Are Japanese Racist?! "Gaijin" - [2021]

Are Japanese Racist?

 

Understanding the deep rooted culture of Japan, and how knowing Japanese culture is key while traveling there.

  

That is a question i am asked quite often in the comments section of my Instagram blog photos. Many people love Japan and the culture that surrounds it, but not many people resonate with some of the stories they hear around the community. I believe there is a negative correlation with the word “Gaijin” in Japan, which roughly translates to the meaning of “foreigner”. In many cases, my Japanese friends have called me a “Gaijin” in a humoring context and did not mean any harm, but in other cases I have heard that people (foreigners/ travelers) have been mistreated and felt harm with the use of slang.

 

Personally I do not believe that the word “Gaijin” itself is used in a predominantly offensive way. The use of the word “Gaijin” simply refers to the difference between Japanese and other nationalities. Though the word can be misinterpreted to be offensive, the actual derivative is not offensive. It is true, that people and customers who were foreigners traveling Japan, usually get treated different in certain establishments. This is not because Japanese people are directly being racist to others (“Gaijin”), though Japan in itself as a country has very strict rules and obligations. The culture itself is built off of the idea that each person within it’s community is to be productive and properly oriented individual. This makes the individuals in Japan very rigid when it comes to certain tendencies and culture references, making people who do not associate with Japanese culture seen in a larger degree of divide than other places in the world. That is not to say that there aren’t a few people in Japan who are racist, because no place is perfect. The conclusion though, is that Japanese people usually mind their own business and do not inflict strong outward opinion to foreigners. The “Gaijin” slang is said commonly as a meaning of “outsider” which is correct. We as outsiders and foreigners to every country we visit, must use the same level of respect as a visitor in someone else’s home. We shouldn’t expect to arrive in Japan and act as we do in our own country; the culture is too closely tied to each and every Japanese persons life.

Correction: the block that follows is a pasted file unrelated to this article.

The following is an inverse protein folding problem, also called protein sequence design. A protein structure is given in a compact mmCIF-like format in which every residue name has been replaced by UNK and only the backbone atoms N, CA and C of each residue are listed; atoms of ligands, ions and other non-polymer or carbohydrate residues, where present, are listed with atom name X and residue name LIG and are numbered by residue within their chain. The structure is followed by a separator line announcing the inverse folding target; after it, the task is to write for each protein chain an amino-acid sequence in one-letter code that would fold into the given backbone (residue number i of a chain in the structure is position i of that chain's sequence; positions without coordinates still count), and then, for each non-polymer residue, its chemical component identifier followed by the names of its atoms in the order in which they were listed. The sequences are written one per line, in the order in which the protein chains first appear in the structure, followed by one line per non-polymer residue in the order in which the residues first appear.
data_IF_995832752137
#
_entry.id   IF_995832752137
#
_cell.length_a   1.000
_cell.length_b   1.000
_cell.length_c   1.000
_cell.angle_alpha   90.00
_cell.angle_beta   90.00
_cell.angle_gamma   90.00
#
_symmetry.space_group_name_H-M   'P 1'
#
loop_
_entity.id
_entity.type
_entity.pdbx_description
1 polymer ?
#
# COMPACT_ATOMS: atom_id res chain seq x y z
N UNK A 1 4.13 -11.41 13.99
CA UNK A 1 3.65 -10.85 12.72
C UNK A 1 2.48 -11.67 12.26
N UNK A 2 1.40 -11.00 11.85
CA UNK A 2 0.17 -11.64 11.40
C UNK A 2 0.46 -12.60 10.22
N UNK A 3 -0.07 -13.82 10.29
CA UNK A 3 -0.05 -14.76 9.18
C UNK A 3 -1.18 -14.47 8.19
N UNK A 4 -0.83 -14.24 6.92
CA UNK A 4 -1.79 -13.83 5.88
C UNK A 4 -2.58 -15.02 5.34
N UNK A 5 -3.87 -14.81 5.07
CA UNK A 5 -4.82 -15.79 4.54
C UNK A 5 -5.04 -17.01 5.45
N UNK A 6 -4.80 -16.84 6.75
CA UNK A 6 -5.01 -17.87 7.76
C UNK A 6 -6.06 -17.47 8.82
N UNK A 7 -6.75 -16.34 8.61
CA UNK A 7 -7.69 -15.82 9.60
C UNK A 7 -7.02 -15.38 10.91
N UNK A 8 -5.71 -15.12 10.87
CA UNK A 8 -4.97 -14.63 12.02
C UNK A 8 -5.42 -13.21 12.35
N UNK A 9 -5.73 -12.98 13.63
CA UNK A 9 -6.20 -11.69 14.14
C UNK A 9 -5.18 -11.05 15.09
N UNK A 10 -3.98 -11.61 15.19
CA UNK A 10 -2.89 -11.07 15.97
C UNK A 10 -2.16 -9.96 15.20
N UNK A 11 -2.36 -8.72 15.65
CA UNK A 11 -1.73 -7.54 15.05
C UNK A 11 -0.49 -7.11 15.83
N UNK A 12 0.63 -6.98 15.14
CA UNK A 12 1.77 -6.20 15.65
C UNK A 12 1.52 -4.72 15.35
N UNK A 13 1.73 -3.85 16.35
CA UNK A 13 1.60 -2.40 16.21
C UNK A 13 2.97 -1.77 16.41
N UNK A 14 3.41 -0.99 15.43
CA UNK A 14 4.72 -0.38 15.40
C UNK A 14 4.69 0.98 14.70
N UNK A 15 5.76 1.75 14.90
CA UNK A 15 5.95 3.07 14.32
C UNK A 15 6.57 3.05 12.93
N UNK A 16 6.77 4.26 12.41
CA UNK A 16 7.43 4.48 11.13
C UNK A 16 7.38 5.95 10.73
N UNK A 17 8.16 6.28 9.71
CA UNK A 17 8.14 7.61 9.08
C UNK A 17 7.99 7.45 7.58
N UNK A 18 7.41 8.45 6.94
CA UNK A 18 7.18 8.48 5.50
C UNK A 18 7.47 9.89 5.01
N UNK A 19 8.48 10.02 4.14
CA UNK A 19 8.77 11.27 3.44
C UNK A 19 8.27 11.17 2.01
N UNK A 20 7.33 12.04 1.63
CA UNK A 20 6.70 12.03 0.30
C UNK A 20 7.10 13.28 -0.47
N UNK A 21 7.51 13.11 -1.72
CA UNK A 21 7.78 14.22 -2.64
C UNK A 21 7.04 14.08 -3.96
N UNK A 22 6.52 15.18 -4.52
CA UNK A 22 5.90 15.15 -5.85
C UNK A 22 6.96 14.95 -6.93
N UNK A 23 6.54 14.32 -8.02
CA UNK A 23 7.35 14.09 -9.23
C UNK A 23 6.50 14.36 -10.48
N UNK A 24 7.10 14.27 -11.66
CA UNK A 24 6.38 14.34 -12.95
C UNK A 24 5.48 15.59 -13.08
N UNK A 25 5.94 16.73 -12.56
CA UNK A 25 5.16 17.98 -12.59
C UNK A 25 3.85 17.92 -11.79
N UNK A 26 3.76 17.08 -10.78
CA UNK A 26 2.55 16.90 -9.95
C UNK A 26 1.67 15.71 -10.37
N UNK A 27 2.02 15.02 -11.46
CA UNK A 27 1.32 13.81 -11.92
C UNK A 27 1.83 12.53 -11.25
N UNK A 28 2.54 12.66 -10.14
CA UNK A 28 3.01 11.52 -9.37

There are cases in which establishments will not let you in because of foreigner reasons. This directly pertains to the fact that Japanese people have unspoken understanding of the conduct they will use around others and inside establishments. Understand that, if we do not understand the full rules of the land, we cannot expect to be a part of it. Individuals who would like to be a part of Japanese culture, should study about it and learn the language; this might help gain access to places where other foreigners may not be able to access.

 

I do believe that everyone should be treated equally. As an American, with over 7 different ethnicities, I feel strongly about having the right to do whatever everyone else is involved in. However, I have come to the humble conclusion that Japan, like many other countries do not hold the same principles that the western world has. The Japanese are very respectful people and work so well as a country because of their tight niche culture keys and community ethics. To expect to be accepted as if we were a local to the land of Japan, would be to speak out of privilege. We should all remain guests in the countries we visit, because we do not truly know the roots in which each country and their operating system works.

 

If you feel like there was a time that Japanese people were being racist to you for being a foreigner; you must also think of how you would react to foreigners in your home. Japanese culture is something we want to dive more into with you guys as an audience, and this blog will be a start to understanding the tight workings within Japan and their culture. I hope this helped shed light on your perspective of Japanese individuals, and that this helps you relate to them rather than judge from the outside.

 

 

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By Tankensuru Japan

 

  • Sagan Rios

 

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